Beloved Man leaves behind lasting legacy

Jeremiah “Jerry” Wolfe, Eastern Band of Cherokee Indians’ Beloved Man, passed away Monday at the age of 93. 

Wolfe was a respected figure in the Cherokee Nation and was a regular fixture at important community events. For the last 18 years, he was a regular storyteller at the Museum of the Cherokee Indian. 

Principal Chief Richard Sneed acknowledged Wolfe’s many contributions to the community in a post on his Facebook page. 

“Beyond all his public service he and his late wife Juanita raised a family and built a home and served faithfully in the church. For me, he was a friend and fellow veteran who was always quick with a smile and laugh, generous with his knowledge of our people and encouraging to me,” Sneed wrote. “Our people have lost a connection to our traditions and the country has lost another of the greatest generation but I have lost a friend.”

Growing up on the Qualla Boundary, Wolfe is from the Big Cove community where his family farmed a 500-acre piece of property. He attended the federally run Cherokee Boarding School where he was taught English and punished for using his native language. 

Wolfe enlisted in the U.S. Navy when he was 18 — just two years after the bombing of Pearl Harbor. Stationed on the Queen Mary in the Atlantic, Wolfe watched from the ship as the infamous D-Day invasion unfolded before him. He was later aboard the USS Missouri on his way to Pearl Harbor when Japan signed its official declaration of peace there, ending the war.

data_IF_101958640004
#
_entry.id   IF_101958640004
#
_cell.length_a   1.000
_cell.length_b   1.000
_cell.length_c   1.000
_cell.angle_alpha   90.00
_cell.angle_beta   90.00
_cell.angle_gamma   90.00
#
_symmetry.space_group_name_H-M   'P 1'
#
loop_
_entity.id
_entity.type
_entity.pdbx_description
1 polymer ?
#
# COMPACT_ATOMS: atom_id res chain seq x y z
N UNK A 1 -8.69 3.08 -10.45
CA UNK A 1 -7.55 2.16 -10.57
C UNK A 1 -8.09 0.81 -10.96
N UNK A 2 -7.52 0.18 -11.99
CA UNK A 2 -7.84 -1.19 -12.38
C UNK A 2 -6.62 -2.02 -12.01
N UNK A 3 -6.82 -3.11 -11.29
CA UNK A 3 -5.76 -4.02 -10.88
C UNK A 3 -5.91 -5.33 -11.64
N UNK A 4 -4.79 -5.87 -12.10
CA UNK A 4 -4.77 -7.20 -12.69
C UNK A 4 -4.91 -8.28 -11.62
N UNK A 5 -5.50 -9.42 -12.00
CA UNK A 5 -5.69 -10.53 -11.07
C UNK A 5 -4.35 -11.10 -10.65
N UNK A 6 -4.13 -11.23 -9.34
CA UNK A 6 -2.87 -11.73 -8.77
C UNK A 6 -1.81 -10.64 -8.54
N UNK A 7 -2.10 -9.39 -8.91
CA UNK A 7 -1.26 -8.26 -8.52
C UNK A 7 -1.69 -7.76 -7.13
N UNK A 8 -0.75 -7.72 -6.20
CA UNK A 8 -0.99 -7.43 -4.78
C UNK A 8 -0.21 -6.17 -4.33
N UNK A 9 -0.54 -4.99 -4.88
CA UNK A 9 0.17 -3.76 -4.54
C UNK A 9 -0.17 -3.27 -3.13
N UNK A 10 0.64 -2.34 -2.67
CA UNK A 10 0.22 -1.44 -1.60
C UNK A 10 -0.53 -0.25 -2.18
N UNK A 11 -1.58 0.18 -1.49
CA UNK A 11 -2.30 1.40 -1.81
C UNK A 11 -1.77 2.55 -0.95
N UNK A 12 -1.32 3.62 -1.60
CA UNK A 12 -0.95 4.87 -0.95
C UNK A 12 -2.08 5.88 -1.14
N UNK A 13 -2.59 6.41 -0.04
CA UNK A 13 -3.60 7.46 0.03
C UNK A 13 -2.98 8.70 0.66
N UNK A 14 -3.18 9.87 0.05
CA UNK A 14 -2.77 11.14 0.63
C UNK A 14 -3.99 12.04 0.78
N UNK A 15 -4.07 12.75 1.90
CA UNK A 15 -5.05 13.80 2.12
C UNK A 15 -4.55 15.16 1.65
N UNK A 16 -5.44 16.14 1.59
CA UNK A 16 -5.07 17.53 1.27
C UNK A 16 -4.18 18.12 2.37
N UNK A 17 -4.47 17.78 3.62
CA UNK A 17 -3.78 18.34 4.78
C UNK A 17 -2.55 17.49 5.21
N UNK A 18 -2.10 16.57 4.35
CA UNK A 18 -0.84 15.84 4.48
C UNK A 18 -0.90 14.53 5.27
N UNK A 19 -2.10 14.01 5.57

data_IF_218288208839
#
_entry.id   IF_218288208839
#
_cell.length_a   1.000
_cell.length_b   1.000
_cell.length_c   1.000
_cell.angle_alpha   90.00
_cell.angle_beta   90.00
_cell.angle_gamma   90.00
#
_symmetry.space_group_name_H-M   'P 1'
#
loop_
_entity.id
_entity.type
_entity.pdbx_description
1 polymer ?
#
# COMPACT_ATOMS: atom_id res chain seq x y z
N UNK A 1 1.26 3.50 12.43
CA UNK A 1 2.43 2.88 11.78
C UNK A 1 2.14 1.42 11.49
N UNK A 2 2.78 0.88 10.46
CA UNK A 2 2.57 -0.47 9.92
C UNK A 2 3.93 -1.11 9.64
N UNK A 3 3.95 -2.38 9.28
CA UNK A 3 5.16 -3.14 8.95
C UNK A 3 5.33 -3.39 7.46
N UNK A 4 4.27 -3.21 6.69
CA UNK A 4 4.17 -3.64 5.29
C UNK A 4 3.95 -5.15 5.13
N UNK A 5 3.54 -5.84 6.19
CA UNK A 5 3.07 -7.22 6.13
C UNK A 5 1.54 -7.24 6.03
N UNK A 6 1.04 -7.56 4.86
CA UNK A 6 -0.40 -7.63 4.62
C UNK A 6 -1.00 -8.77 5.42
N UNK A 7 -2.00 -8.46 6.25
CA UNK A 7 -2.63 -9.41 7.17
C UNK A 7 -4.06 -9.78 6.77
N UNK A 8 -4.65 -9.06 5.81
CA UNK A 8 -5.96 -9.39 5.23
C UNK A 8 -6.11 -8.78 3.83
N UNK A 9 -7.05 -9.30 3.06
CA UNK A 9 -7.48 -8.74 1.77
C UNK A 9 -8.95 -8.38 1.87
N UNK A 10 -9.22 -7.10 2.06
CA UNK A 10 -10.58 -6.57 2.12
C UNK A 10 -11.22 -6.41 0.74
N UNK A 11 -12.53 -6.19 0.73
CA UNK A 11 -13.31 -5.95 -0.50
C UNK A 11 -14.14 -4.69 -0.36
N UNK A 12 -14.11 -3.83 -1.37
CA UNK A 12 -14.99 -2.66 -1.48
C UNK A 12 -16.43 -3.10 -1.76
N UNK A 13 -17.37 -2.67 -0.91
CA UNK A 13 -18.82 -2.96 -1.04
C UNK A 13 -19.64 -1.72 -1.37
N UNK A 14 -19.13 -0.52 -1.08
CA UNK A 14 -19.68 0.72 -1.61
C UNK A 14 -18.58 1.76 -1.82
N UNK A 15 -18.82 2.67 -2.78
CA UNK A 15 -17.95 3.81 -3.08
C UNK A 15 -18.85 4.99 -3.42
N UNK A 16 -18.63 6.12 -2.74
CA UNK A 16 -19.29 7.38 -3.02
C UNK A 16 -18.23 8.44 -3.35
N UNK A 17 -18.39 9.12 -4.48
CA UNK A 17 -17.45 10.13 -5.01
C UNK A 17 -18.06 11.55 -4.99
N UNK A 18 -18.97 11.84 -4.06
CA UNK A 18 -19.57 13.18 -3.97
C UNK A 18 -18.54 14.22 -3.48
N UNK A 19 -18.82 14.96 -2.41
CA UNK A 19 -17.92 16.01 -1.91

Tribal Council named Wolfe a Beloved Man in 2013. It was the first time a Cherokee man had been given the title since the early 1800s, and it was a role he took seriously. 

“A beloved man is a man who looks after the community  — wherever he’s needed, he should be there,” Wolfe said during a 2016 interview with The Smoky Mountain News. 

Just last summer, Wolfe’s life of service to country and Cherokee culture earned him the state of North Carolina’s highest award, the Order of the Long Leaf Pine. Wolfe has received multiple honors and recognitions over the years for his cultural contributions, winning the North Carolina Folk Heritage Award in 2003 and the Brown-Hudson Folklore Award from the N.C. Folklore Society in 2010.

The Museum of the Cherokee Indian will honor Wolfe’s memory by holding a World Storytelling Day at 5 p.m. Tuesday, March 20. Community members will gather to share “stories, laughter and tales” and a video of Wolfe sharing his stories will be shown.

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